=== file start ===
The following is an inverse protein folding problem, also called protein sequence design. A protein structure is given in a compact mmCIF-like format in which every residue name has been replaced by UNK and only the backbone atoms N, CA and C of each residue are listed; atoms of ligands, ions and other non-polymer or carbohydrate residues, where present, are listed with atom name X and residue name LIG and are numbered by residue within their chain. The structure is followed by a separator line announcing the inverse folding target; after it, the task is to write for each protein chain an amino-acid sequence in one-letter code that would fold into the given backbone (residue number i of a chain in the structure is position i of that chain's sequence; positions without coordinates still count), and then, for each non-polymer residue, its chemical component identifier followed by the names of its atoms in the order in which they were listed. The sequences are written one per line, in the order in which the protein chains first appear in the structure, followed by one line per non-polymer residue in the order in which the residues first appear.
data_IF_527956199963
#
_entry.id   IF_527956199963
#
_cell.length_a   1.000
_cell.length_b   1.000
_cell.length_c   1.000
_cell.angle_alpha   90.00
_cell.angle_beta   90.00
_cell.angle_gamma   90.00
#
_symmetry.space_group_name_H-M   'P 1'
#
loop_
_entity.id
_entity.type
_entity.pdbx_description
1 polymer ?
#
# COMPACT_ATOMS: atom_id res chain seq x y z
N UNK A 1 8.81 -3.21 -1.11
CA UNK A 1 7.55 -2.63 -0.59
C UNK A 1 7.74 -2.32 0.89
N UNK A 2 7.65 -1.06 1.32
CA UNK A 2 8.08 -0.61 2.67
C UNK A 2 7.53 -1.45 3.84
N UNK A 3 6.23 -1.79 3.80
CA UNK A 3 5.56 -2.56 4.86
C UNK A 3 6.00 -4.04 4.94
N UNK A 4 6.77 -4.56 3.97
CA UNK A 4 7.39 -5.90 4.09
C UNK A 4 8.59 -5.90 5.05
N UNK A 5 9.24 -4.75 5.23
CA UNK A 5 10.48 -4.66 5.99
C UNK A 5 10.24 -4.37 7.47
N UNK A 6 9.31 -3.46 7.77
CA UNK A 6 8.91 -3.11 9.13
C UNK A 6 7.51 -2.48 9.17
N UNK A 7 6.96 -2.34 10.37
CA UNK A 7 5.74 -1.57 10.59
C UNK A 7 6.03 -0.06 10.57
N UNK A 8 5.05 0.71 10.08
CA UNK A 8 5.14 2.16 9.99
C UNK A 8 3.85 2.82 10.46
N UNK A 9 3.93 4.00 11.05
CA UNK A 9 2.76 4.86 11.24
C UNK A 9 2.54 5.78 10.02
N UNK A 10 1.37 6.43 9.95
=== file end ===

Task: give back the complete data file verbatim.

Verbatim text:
The following is an inverse protein folding problem, also called protein sequence design. A protein structure is given in a compact mmCIF-like format in which every residue name has been replaced by UNK and only the backbone atoms N, CA and C of each residue are listed; atoms of ligands, ions and other non-polymer or carbohydrate residues, where present, are listed with atom name X and residue name LIG and are numbered by residue within their chain. The structure is followed by a separator line announcing the inverse folding target; after it, the task is to write for each protein chain an amino-acid sequence in one-letter code that would fold into the given backbone (residue number i of a chain in the structure is position i of that chain's sequence; positions without coordinates still count), and then, for each non-polymer residue, its chemical component identifier followed by the names of its atoms in the order in which they were listed. The sequences are written one per line, in the order in which the protein chains first appear in the structure, followed by one line per non-polymer residue in the order in which the residues first appear.
data_IF_527956199963
#
_entry.id   IF_527956199963
#
_cell.length_a   1.000
_cell.length_b   1.000
_cell.length_c   1.000
_cell.angle_alpha   90.00
_cell.angle_beta   90.00
_cell.angle_gamma   90.00
#
_symmetry.space_group_name_H-M   'P 1'
#
loop_
_entity.id
_entity.type
_entity.pdbx_description
1 polymer ?
#
# COMPACT_ATOMS: atom_id res chain seq x y z
N UNK A 1 8.81 -3.21 -1.11
CA UNK A 1 7.55 -2.63 -0.59
C UNK A 1 7.74 -2.32 0.89
N UNK A 2 7.65 -1.06 1.32
CA UNK A 2 8.08 -0.61 2.67
C UNK A 2 7.53 -1.45 3.84
N UNK A 3 6.23 -1.79 3.80
CA UNK A 3 5.56 -2.56 4.86
C UNK A 3 6.00 -4.04 4.94
N UNK A 4 6.77 -4.56 3.97
CA UNK A 4 7.39 -5.90 4.09
C UNK A 4 8.59 -5.90 5.05
N UNK A 5 9.24 -4.75 5.23
CA UNK A 5 10.48 -4.66 5.99
C UNK A 5 10.24 -4.37 7.47
N UNK A 6 9.31 -3.46 7.77
CA UNK A 6 8.91 -3.11 9.13
C UNK A 6 7.51 -2.48 9.17
N UNK A 7 6.96 -2.34 10.37
CA UNK A 7 5.74 -1.57 10.59
C UNK A 7 6.03 -0.06 10.57
N UNK A 8 5.05 0.71 10.08
CA UNK A 8 5.14 2.16 9.99
C UNK A 8 3.85 2.82 10.46
N UNK A 9 3.93 4.00 11.05
CA UNK A 9 2.76 4.86 11.24
C UNK A 9 2.54 5.78 10.02
N UNK A 10 1.37 6.43 9.95